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Spanish Cognates – You Already Know More Spanish Than You Think

 

Learning Spanish is faster than you think when you discover that you already know a lot of words even before your first lesson. Thanks to Spanish cognates, you can do seamless translations between languages.

 

As you go through the lessons in whichever course you choose, you’ll come across lots of familiar words. We’ve listed several examples of Spanish cognates to get you started!

 

What are Spanish Cognates?

 

Spanish cognates are identical or near-identical words found in both languages. In many instances, the words have the same meanings, although perhaps a slightly different pronunciation.

Spanish and English both originate from the Latin language. As the languages formed, many words remained the same.

English-speakers learning Spanish typically pick up the language faster than other languages because of the word familiarity.

 

Identical Words

 

The easiest words in Spanish to learn are the ones we already know. There are lots of examples of identical Spanish Cognates. Many of the words follow with the endings: -al, -ar, and –ble.

It’s important to note the slight difference in pronunciation. Spanish often uses accents or stresses over a different syllable. Since their meanings are the same in either language, you can easily add these words to your Spanish vocabulary.

 

Ending in –al

 

ENGLISHSPANISH
DigitalDigital
AnimalAnimal
LocalLocal
MaterialMaterial
CasualCasual

 

Ending in –ar

 

ENGLISHSPANISH
FamiliarFamiliar
RegularRegular
SolarSolar
LunarLunar
SingularSingular

 

Ending in –ble

 

ENGLISHSPANISH
AdmirableAdmirable
CableCable
HorribleHorrible
AudibleAudible
VisibleVisible

 

There are also irregular words with various endings but also have the same spelling in meaning. Here are a few examples:

 

ENGLISHSPANISH
AreaÁrea
TaxiTaxi
MenuMenú
SoloSolo
RadioRadio

 

Near-Identical Words

 

If you think that there are a lot of identical Spanish cognates, prepare yourself for the following examples of near-identical words.

Based on how the language is used, there are tons of Spanish cognates that have a slightly different spelling compared to their corresponding English word — for example, translating –tion ending in English to –ción in Spanish. Also, the –ment ending in English usually translates to –mento in Spanish.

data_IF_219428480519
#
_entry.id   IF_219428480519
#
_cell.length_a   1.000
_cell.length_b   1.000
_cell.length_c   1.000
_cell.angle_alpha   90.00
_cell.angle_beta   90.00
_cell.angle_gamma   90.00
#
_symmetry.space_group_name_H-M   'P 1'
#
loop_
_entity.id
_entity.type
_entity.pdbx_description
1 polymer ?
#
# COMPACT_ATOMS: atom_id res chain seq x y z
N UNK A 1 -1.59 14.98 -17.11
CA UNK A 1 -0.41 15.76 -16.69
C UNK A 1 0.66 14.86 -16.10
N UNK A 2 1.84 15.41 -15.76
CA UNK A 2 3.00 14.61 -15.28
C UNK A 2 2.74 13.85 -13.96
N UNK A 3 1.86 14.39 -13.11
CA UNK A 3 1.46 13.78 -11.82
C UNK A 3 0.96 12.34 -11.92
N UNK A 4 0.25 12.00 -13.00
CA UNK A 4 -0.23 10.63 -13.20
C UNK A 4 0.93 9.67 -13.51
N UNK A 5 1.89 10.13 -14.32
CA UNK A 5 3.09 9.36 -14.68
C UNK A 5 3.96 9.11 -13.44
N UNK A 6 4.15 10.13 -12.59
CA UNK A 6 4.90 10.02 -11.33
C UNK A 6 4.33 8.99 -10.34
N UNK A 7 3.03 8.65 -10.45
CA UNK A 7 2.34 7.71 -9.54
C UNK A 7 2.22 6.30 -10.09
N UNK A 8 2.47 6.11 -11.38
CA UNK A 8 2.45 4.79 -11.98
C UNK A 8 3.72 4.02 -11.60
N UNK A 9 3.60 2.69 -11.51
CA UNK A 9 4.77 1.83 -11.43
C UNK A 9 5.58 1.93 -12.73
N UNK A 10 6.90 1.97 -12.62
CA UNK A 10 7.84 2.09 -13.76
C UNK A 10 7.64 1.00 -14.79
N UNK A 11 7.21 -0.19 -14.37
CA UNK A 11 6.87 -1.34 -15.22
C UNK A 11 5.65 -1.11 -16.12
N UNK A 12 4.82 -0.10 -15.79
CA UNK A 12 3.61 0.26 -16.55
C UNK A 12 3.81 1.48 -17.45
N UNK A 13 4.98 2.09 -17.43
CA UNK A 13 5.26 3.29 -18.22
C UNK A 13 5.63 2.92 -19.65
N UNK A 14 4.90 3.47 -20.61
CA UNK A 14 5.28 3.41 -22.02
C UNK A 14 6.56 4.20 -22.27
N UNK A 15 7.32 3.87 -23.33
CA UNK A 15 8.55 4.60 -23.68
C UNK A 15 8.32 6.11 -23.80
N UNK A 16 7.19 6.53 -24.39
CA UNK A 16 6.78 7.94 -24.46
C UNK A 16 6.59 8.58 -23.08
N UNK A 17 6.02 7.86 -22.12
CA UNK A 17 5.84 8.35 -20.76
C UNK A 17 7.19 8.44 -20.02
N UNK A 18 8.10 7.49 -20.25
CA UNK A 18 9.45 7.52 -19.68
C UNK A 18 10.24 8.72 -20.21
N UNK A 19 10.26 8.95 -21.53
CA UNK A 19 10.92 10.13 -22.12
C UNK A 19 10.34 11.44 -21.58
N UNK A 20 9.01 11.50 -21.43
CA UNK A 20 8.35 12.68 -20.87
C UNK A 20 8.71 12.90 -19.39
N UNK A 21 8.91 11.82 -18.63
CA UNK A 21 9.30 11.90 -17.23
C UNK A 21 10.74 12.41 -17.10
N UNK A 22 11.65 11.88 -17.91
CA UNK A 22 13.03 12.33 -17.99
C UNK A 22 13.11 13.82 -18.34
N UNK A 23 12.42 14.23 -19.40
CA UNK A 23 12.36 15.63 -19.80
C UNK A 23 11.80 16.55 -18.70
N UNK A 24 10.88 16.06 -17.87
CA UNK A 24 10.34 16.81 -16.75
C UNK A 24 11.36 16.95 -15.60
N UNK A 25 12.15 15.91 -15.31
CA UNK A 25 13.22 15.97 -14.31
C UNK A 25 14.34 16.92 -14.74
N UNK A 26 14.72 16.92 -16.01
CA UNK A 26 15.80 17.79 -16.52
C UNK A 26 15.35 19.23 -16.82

The words look almost the same and still have the same meanings. Once you learn the language rules, you can apply the trick to many English words with the listed endings and discover that it has a Spanish Cognate.

 

Ending in –tion to -ción

 

ENGLISHSPANISH
TraditionTradición
RecommendationRecommendación
CreationCreación
PostionPosición

 

Ending in –ment to -mento

 

ENGLISHSPANISH
CementCemento
DocumentDocumento
ArgumentArgumento
InstrumentInstrumento

 

Ending in –ary to -ario

 

ENGLISHSPANISH
DictionaryDiccionario
CanaryCanario
DiaryDiario
PrimaryPrimario

 

Ending in –ic to –ico*

 

ENGLISHSPANISH
ComicCómico
BasicBásico
TrafficoTráfico
FantasticFantástico

*Pay attention to the placement of the accent!

 

Ending in –ous to –oso

Spanish has similar rules to English for changing adjectives. For example, the word luxury to luxurious is lujo to lujoso. Also, danger to dangerous is peligro to peligroso. The same word effect follows with these Spanish cognate examples:

 

ENGLISHSPANISH
DeliciousDelicioso
CuriousCurioso
MysteriousMysterioso
ReligiousReligioso

 

Ending in –ct to -cto

 

ENGLISHSPANISH
ProductProducto
DirectDirecto
PerfectPerfecto
ImpactImpacto

 

Ending in –ance to -ancia

 

ENGLISHSPANISH
AmbulanceAmbulancia
DistanceDistancia
FranceFrancia

 

Ending in –ant to –ante*

 

ENGLISHSPANISH
ElegantElegante
DistantDistante
ImportantImportante
PostionPosición

*A similar pattern exists for –ent words to –ente, eg. Present to presente or accident to accidente.

 

Ending in –ence to -encia

 

ENGLISHSPANISH
ResidenceResidencia
ExistenceExistencia
CoincidenceCoincidencia
ConvenienceConveniencia

 

Ending in –id to –ido*

 

ENGLISHSPANISH
FluidFluido
RapidRápido
ValidVálido
LividLívido

*Just as with other Spanish cognates, accents are frequently used with these translations to preserve a similar pronunciation.

 

Irregular forms endings

Several words follow the same patterns as the above Spanish cognates, but based on language rules, they may have a slightly different root-word spelling. The spelling change is also done to keep the pronunciation relatively similar to the language counterpart:

 

ENGLISHSPANISH
DifferentDiferente
ElephantElefante
DepartmentDepartamento
SubstanceSustancia

 

 

You already know a lot of Spanish!

 

Spanish and English have a lot of commonalities thanks to their Latin roots. As you begin to build your Spanish vocabulary, you’ll discover lots of the same words between the two languages.

You can apply many of these rules to other words that follow the same patterns, and often get the corresponding word in Spanish (or English). Similar spellings, sounds, and meanings give you a head start in becoming fluent in Spanish.

 

About the author:

Nick Dahlhoff is the founder of All Language Resources, a website made to make it easier to figure out which language learning resources are worth using, and which ones are ineffective. At ALR we’ve tested out and written about hundreds of courses, apps, podcasts, YouTube channels, etc. for language learners.

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